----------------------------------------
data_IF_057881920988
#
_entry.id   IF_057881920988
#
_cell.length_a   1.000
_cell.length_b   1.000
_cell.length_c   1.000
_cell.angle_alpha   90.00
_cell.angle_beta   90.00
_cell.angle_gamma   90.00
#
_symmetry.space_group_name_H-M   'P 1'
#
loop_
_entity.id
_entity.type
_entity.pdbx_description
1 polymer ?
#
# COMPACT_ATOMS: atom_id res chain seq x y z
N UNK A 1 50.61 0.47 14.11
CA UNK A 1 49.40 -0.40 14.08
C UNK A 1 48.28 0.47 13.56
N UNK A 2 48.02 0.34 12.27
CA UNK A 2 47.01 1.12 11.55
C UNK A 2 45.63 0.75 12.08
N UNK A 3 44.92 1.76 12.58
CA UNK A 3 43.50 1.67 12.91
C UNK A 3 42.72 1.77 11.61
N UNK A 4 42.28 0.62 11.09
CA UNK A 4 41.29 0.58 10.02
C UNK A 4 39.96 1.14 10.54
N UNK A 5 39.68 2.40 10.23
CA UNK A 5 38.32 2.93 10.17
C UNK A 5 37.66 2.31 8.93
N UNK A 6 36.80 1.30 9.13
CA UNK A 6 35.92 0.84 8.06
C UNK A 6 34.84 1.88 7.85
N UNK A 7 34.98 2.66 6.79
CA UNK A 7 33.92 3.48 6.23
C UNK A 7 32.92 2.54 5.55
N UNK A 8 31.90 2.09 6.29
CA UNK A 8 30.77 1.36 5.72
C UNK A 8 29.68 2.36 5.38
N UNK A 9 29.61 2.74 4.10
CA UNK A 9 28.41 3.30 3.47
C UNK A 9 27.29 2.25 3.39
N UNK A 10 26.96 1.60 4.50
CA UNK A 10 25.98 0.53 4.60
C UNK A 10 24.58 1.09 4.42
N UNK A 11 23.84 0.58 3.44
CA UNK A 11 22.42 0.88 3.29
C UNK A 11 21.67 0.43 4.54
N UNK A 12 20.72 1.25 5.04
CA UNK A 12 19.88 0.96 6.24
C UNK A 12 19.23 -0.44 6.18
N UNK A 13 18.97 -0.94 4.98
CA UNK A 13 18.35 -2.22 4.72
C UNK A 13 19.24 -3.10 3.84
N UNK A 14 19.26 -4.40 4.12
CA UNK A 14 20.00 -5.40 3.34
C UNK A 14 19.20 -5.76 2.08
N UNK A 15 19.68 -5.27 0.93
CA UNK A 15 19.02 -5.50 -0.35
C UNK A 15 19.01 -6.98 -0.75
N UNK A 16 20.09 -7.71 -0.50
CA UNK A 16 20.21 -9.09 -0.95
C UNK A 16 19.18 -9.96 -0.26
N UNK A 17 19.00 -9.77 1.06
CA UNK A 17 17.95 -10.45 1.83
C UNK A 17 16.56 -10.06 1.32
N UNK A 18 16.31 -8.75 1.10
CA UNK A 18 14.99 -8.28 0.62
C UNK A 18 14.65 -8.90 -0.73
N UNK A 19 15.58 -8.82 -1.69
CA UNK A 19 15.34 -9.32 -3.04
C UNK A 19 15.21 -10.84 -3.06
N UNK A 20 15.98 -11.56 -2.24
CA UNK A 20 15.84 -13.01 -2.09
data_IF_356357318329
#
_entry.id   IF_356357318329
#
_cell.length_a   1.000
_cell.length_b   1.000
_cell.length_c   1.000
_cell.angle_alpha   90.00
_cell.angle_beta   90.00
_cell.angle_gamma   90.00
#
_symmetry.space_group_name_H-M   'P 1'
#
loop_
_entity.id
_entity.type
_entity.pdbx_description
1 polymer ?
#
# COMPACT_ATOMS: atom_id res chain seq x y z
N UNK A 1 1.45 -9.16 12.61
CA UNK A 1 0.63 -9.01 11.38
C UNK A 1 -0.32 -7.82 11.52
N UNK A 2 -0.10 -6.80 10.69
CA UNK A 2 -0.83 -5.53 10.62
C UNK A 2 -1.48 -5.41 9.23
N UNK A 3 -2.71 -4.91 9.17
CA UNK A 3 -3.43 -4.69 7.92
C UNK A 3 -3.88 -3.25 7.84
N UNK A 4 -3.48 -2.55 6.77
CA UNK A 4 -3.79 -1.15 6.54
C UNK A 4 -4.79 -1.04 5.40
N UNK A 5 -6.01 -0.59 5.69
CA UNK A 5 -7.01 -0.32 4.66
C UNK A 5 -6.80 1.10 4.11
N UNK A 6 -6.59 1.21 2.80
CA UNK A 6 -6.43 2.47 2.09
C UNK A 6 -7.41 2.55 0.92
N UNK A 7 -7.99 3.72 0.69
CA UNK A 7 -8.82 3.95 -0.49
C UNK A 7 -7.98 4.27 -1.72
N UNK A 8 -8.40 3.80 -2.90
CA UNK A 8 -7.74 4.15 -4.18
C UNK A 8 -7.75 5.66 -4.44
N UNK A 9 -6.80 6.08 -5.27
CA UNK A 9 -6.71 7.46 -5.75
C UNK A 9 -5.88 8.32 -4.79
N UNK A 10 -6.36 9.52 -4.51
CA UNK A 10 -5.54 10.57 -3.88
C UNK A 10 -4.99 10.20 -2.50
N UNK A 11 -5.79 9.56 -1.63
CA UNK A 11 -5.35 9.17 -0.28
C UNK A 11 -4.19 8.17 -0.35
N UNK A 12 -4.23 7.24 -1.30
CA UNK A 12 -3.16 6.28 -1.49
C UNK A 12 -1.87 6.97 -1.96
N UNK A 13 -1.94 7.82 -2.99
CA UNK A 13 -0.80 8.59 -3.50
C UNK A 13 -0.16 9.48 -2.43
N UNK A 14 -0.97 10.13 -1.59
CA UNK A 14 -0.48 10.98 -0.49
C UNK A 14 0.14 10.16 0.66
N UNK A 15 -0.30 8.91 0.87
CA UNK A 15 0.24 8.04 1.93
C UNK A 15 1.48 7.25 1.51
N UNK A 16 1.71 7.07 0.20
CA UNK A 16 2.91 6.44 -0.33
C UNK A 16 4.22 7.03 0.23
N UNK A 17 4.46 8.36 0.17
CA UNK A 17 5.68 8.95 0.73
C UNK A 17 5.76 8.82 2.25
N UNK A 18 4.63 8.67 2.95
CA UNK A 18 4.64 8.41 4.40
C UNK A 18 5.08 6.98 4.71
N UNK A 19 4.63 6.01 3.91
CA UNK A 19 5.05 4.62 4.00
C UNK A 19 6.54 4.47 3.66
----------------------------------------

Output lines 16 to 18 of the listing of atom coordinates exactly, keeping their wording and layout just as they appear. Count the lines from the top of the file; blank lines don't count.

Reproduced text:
_entity.type
_entity.pdbx_description
1 polymer ?